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Ravine Park
Pathway in Ravine Park, Lake Bluff.jpg
The main path within the park
Location Lake Bluff, Illinois, USA
Area 14 acres (5.7 ha)
Operated by Lake Bluff Park District
Status Open all year
Threatened by Invasive species, erosion

Ravine Park is a community park located in Lake Bluff, Illinois. Measuring roughly 14 acres (5.7 ha) in area, it is dominated by a ravine formed by an ephemeral stream that flows after heavy rainfall and consists of a series of muddy ponds otherwise. The park's main attraction is a small system of nature trails. Ravine Park is one of the only officially protected ravines in all of Lake County, Illinois and offers a refuge for nature in the densely inhabited suburbs of Chicago.

Geology

Pathway in Ravine Park, Lake Bluff
Looking west from within the ravine
Ravine from bridge
A view of Ravine Park from the Moffett Road bridge

Ravine Park, as its name suggests, comprises one of the thirty or so ravines lining the North Shore of Chicago. The ravines formed as water drained from the high moraine bluffs north of Chicago into Lake Michigan after the retreat of the area's last glacier roughly 12,000 years ago.

In general, the ravines of northeastern Illinois are as deep as 75 feet (23 m) and can extend up to 2 miles (3.2 km) inland from the lake. The ravine occupying Ravine Park in particular is roughly 3,500 feet (1.1 km) in length and about 30 feet (9.1 m) deep at its deepest. However, only half of this distance is easily traversed, with the rest of the steep-walled ravine trackless and covered in dense undergrowth. Ravine Park covers the great majority of the ravine, with only the extreme terminus falling in private property.

The ravine faces significant erosion issues, discharging hundreds of tons of sediment into Lake Michigan each year. An extensive restoration project took place from 2010 to 2013, reducing the discharge rate by an estimated 300 tons annually. The project involved reinforcing a significant stretch of the ravine with stone and native plants while removing invasive plants and repairing storm drain outflows.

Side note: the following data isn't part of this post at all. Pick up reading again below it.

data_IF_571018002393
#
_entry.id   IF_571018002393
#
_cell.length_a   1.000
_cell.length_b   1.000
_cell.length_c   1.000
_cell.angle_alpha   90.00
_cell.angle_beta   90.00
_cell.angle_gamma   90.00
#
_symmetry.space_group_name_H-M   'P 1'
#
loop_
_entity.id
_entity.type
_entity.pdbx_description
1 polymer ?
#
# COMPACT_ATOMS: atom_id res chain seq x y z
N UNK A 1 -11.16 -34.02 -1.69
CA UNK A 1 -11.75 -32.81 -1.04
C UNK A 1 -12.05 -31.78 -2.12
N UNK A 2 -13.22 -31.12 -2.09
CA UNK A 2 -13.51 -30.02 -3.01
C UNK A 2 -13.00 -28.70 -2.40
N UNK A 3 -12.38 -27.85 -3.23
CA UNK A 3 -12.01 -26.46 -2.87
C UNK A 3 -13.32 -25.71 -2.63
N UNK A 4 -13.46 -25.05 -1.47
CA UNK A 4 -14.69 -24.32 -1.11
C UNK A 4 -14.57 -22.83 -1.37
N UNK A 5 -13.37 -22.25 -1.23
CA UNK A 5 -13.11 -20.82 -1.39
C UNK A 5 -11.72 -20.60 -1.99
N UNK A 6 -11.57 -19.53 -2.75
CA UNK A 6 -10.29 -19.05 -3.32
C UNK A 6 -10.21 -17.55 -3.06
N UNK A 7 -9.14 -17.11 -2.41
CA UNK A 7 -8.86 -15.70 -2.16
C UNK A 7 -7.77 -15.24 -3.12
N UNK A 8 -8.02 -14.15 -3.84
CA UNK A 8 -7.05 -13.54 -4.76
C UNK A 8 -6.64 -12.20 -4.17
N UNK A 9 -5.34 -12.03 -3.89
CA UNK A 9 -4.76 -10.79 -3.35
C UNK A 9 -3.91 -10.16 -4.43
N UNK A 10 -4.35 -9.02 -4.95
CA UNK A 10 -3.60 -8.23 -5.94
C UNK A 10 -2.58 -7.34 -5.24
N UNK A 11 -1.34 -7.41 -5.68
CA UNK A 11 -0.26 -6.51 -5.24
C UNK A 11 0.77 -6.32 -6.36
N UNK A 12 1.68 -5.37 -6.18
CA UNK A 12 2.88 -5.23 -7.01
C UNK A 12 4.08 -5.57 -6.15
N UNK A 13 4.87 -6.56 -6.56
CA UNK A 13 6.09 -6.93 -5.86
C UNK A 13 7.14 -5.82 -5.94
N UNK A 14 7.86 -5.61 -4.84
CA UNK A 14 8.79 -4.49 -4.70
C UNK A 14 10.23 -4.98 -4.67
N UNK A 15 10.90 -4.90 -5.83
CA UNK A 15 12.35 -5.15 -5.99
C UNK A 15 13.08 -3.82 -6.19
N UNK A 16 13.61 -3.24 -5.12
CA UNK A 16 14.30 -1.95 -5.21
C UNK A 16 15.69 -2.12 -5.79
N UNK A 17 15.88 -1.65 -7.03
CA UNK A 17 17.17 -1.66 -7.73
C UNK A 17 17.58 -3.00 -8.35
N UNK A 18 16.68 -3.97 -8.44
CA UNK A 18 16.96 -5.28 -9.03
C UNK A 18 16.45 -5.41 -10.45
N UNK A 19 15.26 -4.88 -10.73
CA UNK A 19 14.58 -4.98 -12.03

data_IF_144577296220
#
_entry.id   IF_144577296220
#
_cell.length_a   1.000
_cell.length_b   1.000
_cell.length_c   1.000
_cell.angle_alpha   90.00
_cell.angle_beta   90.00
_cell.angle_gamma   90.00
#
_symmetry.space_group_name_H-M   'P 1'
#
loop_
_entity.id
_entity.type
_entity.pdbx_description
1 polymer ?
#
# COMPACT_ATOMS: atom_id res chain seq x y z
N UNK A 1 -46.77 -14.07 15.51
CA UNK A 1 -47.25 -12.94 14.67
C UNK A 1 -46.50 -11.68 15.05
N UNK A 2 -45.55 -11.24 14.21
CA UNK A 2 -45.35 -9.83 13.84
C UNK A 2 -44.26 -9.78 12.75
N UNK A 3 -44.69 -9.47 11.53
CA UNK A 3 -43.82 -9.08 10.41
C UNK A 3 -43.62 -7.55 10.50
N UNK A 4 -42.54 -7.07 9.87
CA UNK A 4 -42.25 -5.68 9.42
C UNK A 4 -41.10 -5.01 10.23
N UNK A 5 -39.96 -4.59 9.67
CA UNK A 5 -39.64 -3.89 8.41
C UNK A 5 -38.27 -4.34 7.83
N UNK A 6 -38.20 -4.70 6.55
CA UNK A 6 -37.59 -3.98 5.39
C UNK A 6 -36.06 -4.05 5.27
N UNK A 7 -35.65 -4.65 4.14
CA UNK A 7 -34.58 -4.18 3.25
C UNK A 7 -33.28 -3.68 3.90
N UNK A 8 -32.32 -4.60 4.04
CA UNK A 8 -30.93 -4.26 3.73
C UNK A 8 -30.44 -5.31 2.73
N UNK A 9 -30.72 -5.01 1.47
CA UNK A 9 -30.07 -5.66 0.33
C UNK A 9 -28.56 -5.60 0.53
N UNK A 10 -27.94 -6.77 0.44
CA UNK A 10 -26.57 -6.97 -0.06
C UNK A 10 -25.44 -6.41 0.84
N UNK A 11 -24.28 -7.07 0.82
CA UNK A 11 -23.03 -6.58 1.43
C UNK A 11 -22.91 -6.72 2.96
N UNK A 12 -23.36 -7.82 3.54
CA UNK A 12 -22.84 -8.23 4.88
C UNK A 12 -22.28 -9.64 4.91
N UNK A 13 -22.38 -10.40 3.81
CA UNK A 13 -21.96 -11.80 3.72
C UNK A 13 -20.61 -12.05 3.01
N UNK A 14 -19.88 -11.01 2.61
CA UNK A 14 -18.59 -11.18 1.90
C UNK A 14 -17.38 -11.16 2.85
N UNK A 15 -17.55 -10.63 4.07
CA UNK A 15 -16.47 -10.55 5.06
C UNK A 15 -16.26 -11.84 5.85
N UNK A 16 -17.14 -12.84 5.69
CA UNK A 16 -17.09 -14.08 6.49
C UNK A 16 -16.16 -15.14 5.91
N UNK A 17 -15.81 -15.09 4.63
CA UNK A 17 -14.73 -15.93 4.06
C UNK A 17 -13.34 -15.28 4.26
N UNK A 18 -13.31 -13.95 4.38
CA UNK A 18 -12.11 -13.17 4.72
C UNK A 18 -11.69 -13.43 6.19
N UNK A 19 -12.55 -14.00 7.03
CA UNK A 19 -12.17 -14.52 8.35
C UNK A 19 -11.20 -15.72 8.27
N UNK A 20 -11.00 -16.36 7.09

History

Even before Lake Bluff was incorporated as a village, the ravine that would come to comprise Ravine Park was furnished with paths and benches so that summer visitors could enjoy the natural scenery. The area formally transferred to the village in 1895, after which point it was administered by the Village Board until 1928.

After the first Fourth of July parade in 1911, the committee responsible for organizing the parade committed itself to improving the village in various ways, leading the village to make the ravine a botanical garden. A Park Commission was formed and determined that 64 species of tree were present in the ravine shortly before establishing a nature path through the area. The Lake Bluff Park District was formed in 1925 and was granted control over Ravine Park in 1928. It continued to maintain the park up to the present day.

Flora and Fauna

American linden in ravine
Young Tilia americana in the ravine

The ravines of the North Shore are dominated by temperate deciduous forests. The wind and cold air rising off Lake Michigan conspire to moderate the ravines' temperature, often keeping them significantly cooler than the surrounding area. As a result, the ravines tend to preserve a forest type containing elements similar to the forests of more northerly climes.

Sugar Maple in Ravine
A fairly large Acer saccharum in autumn

The forest cover of Ravine Park is dominated by a mixture of sugar maples, basswood, and red oaks. Various other species, including the highly invasive Norway maple, also account for some of the biomass. The undergrowth is dominated by plants such as Virginia bluebells, mayapple, and trillium. The American witch-hazel is also present in small quantities.

The more common animal denizens of Ravine Park include white-tailed deer, squirrels, and potentially a small population of coyotes. Birds present in the area include the black-capped chickadee and the American robin.

Ravine Park and the other ravines of Lake Bluff are under significant threat from a variety of invasive species including the Norway maple and buckthorn. The ravines also face pollution and degradation from human activity. Lake Bluff Open Lands, a noted volunteer organization in the area, has historically worked with the Park District to remove invasives, clean up pollution, and plant thousands of native plants and wildflowers and conduct limited burnings.

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